S: Cool. So, we’ve got… How much more time do you guys have to talk?
J: Well, we should probably get going here, pretty soon.
S: Alright, well, tell me about this Marvel MMO. I didn’t even know they were showing that. I can’t believe they’re showing Marvel, and they’re not showing DC Universe Online.
J: Well, I mean, part of it is, the MMO is based off of a TV show, I guess? I guess Mumbles knows more about this than I do.
M: It’s based off a really, really funny Saturday morning cartoon. It’s kind of cherub looking? The characters don’t look like how they’re depicted in the comic books, they look like kiddie show cartoon versions.
J: Almost like, Japanese-style, super-deformed…
S: Oh my goodness, I think my kids read a comic book… I think they read this very comic book, I saw it for the first time yesterday, it was really odd.
M: It’s very popular. They were allowed some creative control over how they wanted the Marvel characters to look… So even though Marvel okayed all of them, they gave them pretty wide berth over what they were allowed to do in terms of making the characters, and I found that interesting, because I’m a total comic book nerd. It’s definitely geared towards kids, but then there’s Deadpool in it, which is kind of a risqué character for anyone who knows who that is!
J: Deadpool is my hero.
S: A chibi Deadpool. That makes me want to see this game.
M: Right? I got a little look at the combat, it looks very colourful, it looks like it’s going to be fun, I actually got into the beta testing for it.
J: Well, we signed up, I don’t know if we actually got keys straight up.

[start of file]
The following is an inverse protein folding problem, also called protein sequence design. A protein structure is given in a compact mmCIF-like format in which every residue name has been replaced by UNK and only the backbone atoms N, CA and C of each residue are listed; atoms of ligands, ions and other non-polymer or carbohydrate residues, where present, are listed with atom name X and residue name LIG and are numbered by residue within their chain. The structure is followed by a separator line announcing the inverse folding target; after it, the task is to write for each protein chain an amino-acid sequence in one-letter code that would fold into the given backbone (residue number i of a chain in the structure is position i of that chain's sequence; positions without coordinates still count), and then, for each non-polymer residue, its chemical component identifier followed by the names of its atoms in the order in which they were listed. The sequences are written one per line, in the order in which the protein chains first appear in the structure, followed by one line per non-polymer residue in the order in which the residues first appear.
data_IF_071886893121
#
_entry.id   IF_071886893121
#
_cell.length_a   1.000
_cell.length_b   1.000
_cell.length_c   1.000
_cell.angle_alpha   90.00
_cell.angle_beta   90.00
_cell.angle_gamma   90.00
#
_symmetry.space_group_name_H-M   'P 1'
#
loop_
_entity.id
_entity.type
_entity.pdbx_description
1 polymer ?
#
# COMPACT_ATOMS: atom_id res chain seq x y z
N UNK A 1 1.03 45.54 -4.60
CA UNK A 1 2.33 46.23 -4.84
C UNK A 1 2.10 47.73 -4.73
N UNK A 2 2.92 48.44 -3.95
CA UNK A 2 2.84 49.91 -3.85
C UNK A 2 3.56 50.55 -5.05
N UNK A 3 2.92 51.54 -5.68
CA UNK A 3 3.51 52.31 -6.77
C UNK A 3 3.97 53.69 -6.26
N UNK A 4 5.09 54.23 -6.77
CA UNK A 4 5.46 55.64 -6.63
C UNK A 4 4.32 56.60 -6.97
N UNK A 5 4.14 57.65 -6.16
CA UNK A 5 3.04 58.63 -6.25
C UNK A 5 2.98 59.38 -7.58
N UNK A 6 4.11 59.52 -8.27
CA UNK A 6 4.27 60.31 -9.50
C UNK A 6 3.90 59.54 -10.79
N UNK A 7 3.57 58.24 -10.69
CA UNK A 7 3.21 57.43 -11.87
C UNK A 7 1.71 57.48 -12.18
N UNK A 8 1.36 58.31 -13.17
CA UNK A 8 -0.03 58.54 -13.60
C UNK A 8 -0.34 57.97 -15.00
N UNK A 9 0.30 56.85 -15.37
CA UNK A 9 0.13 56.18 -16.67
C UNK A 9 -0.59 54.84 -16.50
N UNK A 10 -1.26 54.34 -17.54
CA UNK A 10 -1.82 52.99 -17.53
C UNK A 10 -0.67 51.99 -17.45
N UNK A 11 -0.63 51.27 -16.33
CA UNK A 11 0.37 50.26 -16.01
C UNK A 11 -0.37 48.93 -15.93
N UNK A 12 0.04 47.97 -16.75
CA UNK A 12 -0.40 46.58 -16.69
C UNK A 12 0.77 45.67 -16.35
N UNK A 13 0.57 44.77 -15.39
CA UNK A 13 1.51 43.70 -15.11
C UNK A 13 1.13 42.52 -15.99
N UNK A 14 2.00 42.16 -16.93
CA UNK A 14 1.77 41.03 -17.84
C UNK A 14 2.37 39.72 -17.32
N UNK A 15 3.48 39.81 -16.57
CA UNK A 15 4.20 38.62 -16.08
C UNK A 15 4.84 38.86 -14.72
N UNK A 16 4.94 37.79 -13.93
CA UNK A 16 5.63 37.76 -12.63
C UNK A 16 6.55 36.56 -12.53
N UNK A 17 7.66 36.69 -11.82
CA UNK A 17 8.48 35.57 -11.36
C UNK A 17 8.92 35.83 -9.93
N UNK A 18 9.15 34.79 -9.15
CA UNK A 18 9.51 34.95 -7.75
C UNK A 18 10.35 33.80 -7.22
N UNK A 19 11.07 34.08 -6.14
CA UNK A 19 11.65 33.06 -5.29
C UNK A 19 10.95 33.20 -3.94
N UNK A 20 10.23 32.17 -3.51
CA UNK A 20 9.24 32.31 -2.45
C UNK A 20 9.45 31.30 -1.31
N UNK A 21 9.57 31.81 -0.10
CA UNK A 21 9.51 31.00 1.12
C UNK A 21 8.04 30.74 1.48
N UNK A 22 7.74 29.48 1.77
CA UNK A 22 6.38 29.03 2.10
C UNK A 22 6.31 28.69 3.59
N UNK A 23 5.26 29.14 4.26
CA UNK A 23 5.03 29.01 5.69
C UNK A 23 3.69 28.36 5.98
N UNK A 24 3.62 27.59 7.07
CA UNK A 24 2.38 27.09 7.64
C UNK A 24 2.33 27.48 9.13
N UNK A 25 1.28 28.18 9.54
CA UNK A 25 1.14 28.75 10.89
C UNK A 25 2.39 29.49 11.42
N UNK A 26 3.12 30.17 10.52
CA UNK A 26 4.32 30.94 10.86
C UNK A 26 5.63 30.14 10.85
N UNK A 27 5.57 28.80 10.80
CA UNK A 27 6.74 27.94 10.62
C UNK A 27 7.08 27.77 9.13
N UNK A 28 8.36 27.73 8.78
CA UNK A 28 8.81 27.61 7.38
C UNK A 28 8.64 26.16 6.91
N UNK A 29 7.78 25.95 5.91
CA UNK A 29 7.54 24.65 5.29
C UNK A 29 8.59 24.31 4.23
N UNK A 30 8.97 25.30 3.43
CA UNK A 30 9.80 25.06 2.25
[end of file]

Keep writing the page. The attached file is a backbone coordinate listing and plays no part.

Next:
M: He made it seem like we got keys. He kept asking if we wanted more keys for it. We got one for everyone except Randy.
S: So you can make your own character? I don’t know if we’re just going to have a hundred Iron Men running around, right?
M: Oh, no. I think you get to make your own character, and then there’s a lot of interaction with Marvel… The thing is, with Marvel comics, it makes sense that, one day, you’re hanging out with the human torch, and then next day, you’re hanging out with Spiderman. It’s how the comic book world kind of works. It’s not really like that with DC Universe, that was why I had a problem with it. But this one makes sense, especially if kids are encouraged to play, “I’m going to do a mission now and help out Spiderman”, “I’m going to do a mission now and help out the Fantastic Four”. I think it’s cute, I think it looks fun… I mean, it’s not groundbreaking, but it’s fun.
S: What age group are they aiming for? Is it fifteen-year-olds, or ten-year-olds…?
J: Yeah, it looks like twelve-year-olds, maybe?
S: Have they cut down on a lot of text? Usually when they aim lower, they cut down on how much reading you have to do.
M: They were definitely pushing for, “Look how cool the combat is, look how cool it is to be a superhero”, kind of thing. I really don’t think that they’re going to have any complex text quests, or anything like that. It’s definitely not going to be, Old Republic, where you have to make serious choices, that affects whether or not you’re…
S: You’re going to kill this guy’s ten space rats.
S: That is really exciting. I had a few games here that I wanted to talk about, maybe we’ll get a chance to talk about them later, or write about them later, but I don’t want you guys to miss your show.
J: Yeah, we’ve still got another day of PAX to go, so maybe we’ll end up doing another one of these.